Understanding Usher syndrome
Understanding Usher syndrome through a holistic approach
Since 2015, the FMSH has been a partner of the National Research Agency’s “Investments for the future” project Light4Deaf, coordinated by Professor Sahel, director of the Institut de la Vision (Université Pierre et Marie Curie, Paris). This hospital-university research project, launched in March 2016, aims to obtain a better understanding of Usher syndrome, a rare genetic disease that causes both deafness and vision disorders. This unprecedented project has attracted a multidisciplinary team of humanities researchers, doctors and health-care professionals. The objective is to analyze the social, psychological and medical processes at work in deafblindness in order to understand the day-to-day experience of persons having this disease.
Understanding the strategies and expectations of persons with Usher syndrome
The FMSH research team, made up of Sylvain Kerbourc’h (coordinator) and Sophie Dalle-Nazébi (researcher), handles the sociological and anthropological part of the SSH research for the project, based on a holistic and ecological approach to disability, in close collaboration with the psychologists of the Université Diderot Paris 7 and the physicians of the Paris public health authority AP-HP. This primarily qualitative research aims to understand the life trajectory, the adjustments (relational, communicational, informational, spatial, etc.) and the self-images of persons with Usher syndrome, including their relationship with medical care, technology and information. The focus will be on information intake and alternative means of communication used by the deafblind persons interviewed, in order to understand the living aids they use (or could use) and the initiatives they undertake in daily life to meet the challenges of this degenerative disability. The communication and adjustment practices of health-care professionals and auxiliaries with these patients will also be explored, as well as their own conceptions of deafblindness, research and autonomy. Lastly, the project aims to describe and understand the diversity of the identity building of deafblind persons, as well as the individual and collective strategies they pursue or consider to maintain or improve their quality of life.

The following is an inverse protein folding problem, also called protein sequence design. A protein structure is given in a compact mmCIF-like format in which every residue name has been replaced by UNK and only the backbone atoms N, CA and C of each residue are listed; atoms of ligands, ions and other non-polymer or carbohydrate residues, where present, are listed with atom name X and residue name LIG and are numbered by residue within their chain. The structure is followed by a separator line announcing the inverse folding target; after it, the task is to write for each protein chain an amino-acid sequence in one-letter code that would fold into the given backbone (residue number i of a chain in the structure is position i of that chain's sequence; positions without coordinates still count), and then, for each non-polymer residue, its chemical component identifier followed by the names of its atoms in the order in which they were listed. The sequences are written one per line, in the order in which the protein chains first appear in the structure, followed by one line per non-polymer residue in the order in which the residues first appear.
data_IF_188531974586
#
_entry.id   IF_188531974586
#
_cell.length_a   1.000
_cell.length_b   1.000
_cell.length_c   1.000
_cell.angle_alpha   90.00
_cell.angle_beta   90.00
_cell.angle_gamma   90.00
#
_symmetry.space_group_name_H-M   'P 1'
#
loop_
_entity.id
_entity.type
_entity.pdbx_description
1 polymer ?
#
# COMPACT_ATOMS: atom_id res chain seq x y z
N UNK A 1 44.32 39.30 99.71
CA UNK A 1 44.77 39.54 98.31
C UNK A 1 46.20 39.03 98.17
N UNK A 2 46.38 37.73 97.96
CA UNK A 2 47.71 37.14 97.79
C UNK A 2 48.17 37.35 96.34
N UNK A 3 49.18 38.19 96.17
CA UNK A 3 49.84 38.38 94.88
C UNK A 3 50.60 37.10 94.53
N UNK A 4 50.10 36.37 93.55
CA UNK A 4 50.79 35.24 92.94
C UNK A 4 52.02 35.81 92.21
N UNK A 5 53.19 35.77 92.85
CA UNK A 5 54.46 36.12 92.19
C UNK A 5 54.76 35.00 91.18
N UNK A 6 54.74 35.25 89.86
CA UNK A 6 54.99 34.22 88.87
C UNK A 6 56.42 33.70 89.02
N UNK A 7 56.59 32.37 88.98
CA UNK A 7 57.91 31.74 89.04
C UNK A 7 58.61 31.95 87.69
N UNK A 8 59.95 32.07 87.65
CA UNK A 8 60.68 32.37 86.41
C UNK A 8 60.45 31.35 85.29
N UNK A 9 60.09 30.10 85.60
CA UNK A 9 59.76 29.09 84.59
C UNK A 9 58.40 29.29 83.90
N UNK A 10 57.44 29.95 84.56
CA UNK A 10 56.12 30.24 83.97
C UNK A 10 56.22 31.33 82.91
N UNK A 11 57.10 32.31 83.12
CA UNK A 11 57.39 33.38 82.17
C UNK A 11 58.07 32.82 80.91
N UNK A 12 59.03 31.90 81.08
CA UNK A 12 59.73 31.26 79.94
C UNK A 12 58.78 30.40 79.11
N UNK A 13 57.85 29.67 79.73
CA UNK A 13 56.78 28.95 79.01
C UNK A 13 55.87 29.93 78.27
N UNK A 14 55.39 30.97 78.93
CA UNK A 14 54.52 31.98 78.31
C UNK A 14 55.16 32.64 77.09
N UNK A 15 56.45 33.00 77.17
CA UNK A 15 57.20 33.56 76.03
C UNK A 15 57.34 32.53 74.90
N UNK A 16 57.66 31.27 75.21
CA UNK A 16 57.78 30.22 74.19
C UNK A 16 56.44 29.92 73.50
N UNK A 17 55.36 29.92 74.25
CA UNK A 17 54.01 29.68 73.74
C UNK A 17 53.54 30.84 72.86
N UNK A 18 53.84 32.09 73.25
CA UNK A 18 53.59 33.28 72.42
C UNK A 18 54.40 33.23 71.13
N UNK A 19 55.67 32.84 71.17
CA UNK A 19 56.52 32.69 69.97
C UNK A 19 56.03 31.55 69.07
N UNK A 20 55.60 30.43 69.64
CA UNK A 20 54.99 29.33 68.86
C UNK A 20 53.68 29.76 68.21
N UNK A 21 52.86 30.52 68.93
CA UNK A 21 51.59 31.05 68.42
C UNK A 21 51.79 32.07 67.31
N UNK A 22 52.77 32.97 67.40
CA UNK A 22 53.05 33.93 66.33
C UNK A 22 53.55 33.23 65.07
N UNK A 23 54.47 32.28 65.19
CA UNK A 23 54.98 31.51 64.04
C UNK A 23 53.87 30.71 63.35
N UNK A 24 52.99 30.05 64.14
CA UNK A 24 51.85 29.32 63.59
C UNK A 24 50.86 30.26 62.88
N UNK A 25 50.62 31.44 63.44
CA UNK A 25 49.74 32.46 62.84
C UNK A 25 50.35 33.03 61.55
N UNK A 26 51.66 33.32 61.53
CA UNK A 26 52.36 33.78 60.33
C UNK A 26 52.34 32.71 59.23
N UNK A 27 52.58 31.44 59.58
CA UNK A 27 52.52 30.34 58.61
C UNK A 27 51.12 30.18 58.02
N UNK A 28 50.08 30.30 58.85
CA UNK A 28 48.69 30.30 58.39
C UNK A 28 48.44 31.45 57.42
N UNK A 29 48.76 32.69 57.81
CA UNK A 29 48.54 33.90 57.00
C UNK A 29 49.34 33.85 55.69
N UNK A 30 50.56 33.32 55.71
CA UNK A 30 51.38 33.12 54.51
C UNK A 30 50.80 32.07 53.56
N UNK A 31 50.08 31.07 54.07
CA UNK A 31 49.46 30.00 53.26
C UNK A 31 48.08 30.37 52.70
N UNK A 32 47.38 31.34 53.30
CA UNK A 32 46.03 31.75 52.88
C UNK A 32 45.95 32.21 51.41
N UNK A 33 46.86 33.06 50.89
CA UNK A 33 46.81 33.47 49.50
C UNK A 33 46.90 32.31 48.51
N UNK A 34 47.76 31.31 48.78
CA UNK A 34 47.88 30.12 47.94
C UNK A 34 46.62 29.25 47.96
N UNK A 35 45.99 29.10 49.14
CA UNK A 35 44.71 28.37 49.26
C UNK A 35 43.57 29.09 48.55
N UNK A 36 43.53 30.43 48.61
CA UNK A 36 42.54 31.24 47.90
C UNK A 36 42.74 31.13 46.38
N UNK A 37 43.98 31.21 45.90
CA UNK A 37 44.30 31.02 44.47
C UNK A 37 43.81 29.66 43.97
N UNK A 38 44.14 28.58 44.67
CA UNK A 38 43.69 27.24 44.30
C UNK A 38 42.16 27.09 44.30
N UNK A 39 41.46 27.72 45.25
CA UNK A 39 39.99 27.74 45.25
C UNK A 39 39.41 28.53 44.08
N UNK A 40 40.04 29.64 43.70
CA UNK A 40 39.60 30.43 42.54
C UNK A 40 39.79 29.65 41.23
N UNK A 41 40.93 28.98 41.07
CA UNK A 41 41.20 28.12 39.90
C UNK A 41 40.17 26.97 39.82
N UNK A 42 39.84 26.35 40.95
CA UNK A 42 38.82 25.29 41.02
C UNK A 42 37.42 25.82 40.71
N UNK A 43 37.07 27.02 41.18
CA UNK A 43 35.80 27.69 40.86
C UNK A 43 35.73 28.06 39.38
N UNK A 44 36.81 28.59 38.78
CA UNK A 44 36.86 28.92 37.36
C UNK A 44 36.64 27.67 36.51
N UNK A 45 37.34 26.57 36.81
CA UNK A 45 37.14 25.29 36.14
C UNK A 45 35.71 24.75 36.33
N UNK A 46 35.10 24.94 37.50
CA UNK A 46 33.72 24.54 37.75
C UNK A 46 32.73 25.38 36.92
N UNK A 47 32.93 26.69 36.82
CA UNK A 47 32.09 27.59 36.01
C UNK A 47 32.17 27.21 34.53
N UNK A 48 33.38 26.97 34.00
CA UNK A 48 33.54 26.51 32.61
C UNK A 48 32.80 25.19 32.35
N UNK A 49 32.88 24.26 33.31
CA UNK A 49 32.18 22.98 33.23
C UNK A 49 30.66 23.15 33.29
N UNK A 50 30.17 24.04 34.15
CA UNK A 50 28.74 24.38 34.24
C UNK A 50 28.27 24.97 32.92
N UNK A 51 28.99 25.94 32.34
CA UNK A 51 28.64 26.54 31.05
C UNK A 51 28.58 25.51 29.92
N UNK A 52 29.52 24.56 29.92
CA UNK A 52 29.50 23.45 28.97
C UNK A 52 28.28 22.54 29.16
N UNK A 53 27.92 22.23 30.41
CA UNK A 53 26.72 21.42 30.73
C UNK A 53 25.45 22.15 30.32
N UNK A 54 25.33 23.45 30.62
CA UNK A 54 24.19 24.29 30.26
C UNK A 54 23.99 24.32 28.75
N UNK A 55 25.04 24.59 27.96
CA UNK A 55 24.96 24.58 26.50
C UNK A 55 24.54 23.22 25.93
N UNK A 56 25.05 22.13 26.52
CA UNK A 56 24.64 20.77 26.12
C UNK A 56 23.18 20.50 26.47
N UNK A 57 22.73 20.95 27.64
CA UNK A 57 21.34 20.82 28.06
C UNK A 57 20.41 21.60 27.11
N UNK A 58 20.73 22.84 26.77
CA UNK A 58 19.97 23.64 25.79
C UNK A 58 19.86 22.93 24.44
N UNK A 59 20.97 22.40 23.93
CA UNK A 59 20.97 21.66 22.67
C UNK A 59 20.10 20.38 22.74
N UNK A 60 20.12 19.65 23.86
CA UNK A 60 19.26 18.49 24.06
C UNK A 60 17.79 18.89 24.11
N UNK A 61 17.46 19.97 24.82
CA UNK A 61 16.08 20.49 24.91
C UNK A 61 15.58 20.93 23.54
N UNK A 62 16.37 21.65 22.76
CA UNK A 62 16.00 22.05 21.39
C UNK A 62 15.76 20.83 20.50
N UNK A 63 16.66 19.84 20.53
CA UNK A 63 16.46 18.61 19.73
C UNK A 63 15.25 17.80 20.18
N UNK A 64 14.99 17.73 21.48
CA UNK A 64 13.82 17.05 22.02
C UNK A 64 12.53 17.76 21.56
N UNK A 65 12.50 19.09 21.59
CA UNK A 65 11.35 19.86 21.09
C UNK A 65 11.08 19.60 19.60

Interviews are proposed to patients who participate or refuse to participate in the biomedical study that will examine the genes and the medical processes involved in this syndrome. The interviews concern their daily lives and life trajectories.
Interviews are also offered to patients’ families and to the health-care professionals and auxiliaries providing care.
Working groups based on the principles of sociological intervention will be established from early 2019, open to health-care professionals, Usher patients and their families.
A psycho-sociological questionnaire is also administered to all those concerned by deafblindness.
You can contact the research team at: firstname.lastname@example.org
Publications and communications
Sylvain Kerbourc’h, scientific and technical manager
Sociologist, associated at the Centre d’Analyse et D’Intervention Sociologique Cadis-EHESS Paris
Sophie Dalle-Nazébi, researcher
Sociologist and anthropologist, associated at the Laboratoire d'Études et de Recherches Appliquées en Sciences Sociales (LERASS), Université de Toulouse 3
Anne-Lise Granier, researcher
Anthropologist, associated at the LISST (Laboratoire Interdisciplinaire Solidarités Sociétés Territoires), Université Toulouse Jean Jaurès (UT2J)